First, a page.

Losses incurred in profit-making scheme deductible - Visy Packaging Holdings Pty Ltd
05 Nov 2012
The Visy Packaging Group has succeeded in its claims for deductions for losses and loss transfers incurred in the course of a profit-making scheme, which involved the acquisition of the Southcorp packaging business with the intention of selling some of the acquired assets at a profit. In the event, however, losses were incurred on the divestments. The Federal Court has held that those losses were deductible.
The context in which the deductions and loss transfers arose involved a common plan, scheme or strategy on the part of the participants, which were various members of the Visy corporate group. That common scheme involved the acquisition and on-sale by Visy of various packaging businesses and assets of Southcorp Limited, specifically as a result of which Southcorp businesses and assets were acquired by various special purpose Visy subsidiaries. The special purpose Visy subsidiaries were, in turn, on-sold by their shares.
The court was prepared to accept, on the evidence, that at all relevant times the Visy group, by its controlling minds (the executives who were involved in planning and implementing the scheme), intended to acquire all of the diversified components of the Southcorp packaging business, to retain those components that were a synergistic fit with the Visy group’s business operations, and to sell at a profit those Southcorp assets which it did not intend to retain. The divestment of those assets was to be carried out by selling the shares in the Visy special purpose subsidiaries which had acquired the assets. In the event, however, losses were incurred on the sales of the shares.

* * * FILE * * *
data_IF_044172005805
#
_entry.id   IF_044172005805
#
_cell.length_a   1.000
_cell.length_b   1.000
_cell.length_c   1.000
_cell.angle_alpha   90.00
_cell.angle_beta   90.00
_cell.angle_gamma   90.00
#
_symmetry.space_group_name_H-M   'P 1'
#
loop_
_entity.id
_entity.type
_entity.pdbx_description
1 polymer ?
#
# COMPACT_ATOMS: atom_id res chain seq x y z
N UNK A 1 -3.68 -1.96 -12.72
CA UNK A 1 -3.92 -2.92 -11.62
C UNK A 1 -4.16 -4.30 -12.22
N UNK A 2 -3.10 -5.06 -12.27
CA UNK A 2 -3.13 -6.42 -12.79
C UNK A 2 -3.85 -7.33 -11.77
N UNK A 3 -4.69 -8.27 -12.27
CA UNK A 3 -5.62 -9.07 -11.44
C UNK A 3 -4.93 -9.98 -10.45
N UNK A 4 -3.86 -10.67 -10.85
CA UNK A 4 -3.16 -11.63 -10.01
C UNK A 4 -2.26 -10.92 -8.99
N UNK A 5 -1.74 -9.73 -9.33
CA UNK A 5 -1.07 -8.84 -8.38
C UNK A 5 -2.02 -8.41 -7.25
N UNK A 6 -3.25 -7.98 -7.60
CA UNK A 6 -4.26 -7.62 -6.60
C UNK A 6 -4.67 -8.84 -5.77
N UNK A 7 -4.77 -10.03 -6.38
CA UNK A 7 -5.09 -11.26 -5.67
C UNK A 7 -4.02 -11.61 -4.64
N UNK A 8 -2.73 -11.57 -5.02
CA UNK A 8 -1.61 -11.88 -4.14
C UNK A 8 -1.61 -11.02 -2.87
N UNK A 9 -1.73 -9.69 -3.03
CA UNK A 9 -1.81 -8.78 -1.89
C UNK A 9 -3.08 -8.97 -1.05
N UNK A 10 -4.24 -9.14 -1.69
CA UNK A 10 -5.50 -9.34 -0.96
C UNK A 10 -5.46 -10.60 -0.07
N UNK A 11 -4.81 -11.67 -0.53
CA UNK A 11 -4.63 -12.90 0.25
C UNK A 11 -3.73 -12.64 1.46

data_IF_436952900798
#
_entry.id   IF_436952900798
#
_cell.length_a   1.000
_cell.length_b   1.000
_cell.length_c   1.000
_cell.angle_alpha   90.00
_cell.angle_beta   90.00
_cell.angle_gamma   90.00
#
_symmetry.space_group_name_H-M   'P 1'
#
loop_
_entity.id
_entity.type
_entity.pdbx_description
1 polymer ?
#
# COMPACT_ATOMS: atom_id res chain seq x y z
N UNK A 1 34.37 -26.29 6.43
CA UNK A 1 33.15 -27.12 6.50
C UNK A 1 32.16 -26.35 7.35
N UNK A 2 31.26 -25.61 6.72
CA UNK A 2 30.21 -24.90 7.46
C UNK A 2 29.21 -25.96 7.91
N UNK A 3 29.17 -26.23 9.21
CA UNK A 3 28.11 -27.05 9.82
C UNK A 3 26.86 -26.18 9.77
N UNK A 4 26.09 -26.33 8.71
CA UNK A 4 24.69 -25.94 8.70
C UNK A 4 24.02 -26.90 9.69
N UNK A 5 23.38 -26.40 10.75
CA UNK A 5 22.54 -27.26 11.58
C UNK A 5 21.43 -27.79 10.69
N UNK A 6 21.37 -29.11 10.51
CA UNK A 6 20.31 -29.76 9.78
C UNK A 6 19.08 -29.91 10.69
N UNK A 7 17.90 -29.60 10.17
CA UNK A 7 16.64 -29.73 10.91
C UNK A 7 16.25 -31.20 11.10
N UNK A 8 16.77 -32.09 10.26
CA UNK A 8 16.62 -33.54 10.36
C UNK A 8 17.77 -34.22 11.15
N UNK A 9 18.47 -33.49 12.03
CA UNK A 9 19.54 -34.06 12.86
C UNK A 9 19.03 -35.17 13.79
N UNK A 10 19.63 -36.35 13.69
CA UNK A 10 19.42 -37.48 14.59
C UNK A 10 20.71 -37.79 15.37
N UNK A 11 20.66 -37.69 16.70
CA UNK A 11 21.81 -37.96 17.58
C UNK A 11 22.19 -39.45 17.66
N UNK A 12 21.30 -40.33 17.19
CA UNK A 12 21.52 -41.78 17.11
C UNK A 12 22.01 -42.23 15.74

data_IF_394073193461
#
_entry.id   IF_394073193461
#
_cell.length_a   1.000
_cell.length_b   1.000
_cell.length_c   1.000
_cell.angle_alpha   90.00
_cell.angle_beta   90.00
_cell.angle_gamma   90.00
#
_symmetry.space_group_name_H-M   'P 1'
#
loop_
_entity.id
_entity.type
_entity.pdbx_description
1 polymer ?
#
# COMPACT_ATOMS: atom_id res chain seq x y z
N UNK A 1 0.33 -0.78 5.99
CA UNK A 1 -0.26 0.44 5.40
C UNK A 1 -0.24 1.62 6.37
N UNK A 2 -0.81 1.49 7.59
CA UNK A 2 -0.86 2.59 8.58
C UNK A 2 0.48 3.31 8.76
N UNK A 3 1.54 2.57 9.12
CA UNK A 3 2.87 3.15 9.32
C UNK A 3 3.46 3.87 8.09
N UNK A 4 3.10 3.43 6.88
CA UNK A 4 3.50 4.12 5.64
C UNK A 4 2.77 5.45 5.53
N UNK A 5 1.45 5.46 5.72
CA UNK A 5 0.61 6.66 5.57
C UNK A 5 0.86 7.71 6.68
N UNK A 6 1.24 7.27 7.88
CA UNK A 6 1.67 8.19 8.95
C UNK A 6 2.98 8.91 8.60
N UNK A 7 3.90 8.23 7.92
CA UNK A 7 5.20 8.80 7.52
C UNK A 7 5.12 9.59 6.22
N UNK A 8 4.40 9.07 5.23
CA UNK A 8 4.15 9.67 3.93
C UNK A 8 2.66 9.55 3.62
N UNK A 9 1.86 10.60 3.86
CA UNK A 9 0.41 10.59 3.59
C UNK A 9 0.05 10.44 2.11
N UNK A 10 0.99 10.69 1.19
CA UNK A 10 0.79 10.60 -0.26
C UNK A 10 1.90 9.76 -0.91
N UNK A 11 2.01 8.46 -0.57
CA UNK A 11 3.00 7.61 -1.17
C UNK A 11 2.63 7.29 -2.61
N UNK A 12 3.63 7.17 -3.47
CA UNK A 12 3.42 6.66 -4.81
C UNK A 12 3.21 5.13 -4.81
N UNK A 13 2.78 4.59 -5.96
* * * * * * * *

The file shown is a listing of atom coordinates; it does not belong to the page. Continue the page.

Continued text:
The court held that Visy had entered into a profit-making undertaking or scheme. Accordingly, when the anticipated profits did not accrue, and losses were incurred instead, those losses were deductible under s 8-1 of the ITAA 1997.
The court set out the following principles:
“The principle of law which is at the centre of this case is clear: if the intention or purpose of the relevant entity in entering into a transaction or upon acquiring an asset was to make a profit or gain, that profit or gain will be income, even if the transaction was extraordinary by reference to the ordinary course of that entity’s business [citations omitted]. Similarly, if the intention or purpose was to make a profit or gain but a loss was ultimately in fact sustained, then a deduction in the amount of that loss would be permitted.”
“It is not necessary that the sole or dominant purpose of entering into the relevant transaction is to make a gain or profit. It is enough if a ‘not insignificant purpose’ of the relevant transaction was to obtain a profit or gain”.
Visy Packaging Holdings Pty Ltd v FCT  FCA 1195 (Middleton J, 2 November 2012).